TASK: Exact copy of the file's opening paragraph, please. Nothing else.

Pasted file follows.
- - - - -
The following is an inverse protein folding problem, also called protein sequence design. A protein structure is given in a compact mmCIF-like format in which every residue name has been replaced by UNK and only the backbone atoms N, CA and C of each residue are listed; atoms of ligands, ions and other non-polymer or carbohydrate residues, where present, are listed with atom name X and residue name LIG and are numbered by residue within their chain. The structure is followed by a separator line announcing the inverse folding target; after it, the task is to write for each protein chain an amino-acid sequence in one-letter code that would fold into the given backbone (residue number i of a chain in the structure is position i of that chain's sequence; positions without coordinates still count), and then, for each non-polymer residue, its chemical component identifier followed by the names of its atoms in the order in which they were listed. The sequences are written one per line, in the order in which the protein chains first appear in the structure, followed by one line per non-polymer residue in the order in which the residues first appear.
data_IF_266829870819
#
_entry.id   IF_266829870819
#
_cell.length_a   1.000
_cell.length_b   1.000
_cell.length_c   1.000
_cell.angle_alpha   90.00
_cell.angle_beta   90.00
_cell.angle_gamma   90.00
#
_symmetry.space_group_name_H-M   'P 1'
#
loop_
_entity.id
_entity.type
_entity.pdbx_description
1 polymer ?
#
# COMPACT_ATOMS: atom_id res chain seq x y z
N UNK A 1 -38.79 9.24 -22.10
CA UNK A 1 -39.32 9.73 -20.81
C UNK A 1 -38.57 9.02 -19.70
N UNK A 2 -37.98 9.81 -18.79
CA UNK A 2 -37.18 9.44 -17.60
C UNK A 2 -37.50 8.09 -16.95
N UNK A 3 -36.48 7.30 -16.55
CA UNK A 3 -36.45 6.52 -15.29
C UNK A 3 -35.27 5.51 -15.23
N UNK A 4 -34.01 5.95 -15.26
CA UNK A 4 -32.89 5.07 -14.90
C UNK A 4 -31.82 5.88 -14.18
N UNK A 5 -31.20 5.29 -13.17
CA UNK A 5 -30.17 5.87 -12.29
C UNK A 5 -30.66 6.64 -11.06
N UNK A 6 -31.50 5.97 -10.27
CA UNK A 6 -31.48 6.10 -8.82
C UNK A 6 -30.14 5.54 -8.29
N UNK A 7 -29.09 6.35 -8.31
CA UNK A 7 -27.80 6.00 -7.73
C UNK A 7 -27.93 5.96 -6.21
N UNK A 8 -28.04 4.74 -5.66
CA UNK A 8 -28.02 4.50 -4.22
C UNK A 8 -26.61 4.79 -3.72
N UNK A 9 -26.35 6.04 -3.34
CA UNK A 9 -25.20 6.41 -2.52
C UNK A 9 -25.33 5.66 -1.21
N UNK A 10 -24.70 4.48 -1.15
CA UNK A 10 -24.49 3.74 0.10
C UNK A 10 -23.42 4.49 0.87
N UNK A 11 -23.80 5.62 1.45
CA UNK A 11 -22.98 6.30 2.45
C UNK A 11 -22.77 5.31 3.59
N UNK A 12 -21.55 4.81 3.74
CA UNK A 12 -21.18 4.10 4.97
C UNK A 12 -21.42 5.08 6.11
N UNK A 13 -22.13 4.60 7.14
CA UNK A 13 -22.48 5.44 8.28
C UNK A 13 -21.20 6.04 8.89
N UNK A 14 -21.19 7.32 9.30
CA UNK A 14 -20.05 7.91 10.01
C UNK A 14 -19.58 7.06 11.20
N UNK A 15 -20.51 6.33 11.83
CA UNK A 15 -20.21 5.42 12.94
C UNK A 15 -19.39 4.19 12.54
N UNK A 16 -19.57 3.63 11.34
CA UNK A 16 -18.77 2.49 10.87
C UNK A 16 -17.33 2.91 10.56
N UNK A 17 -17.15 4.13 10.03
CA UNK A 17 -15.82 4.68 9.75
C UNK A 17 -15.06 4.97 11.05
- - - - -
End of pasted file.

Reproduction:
The following is an inverse protein folding problem, also called protein sequence design. A protein structure is given in a compact mmCIF-like format in which every residue name has been replaced by UNK and only the backbone atoms N, CA and C of each residue are listed; atoms of ligands, ions and other non-polymer or carbohydrate residues, where present, are listed with atom name X and residue name LIG and are numbered by residue within their chain. The structure is followed by a separator line announcing the inverse folding target; after it, the task is to write for each protein chain an amino-acid sequence in one-letter code that would fold into the given backbone (residue number i of a chain in the structure is position i of that chain's sequence; positions without coordinates still count), and then, for each non-polymer residue, its chemical component identifier followed by the names of its atoms in the order in which they were listed. The sequences are written one per line, in the order in which the protein chains first appear in the structure, followed by one line per non-polymer residue in the order in which the residues first appear.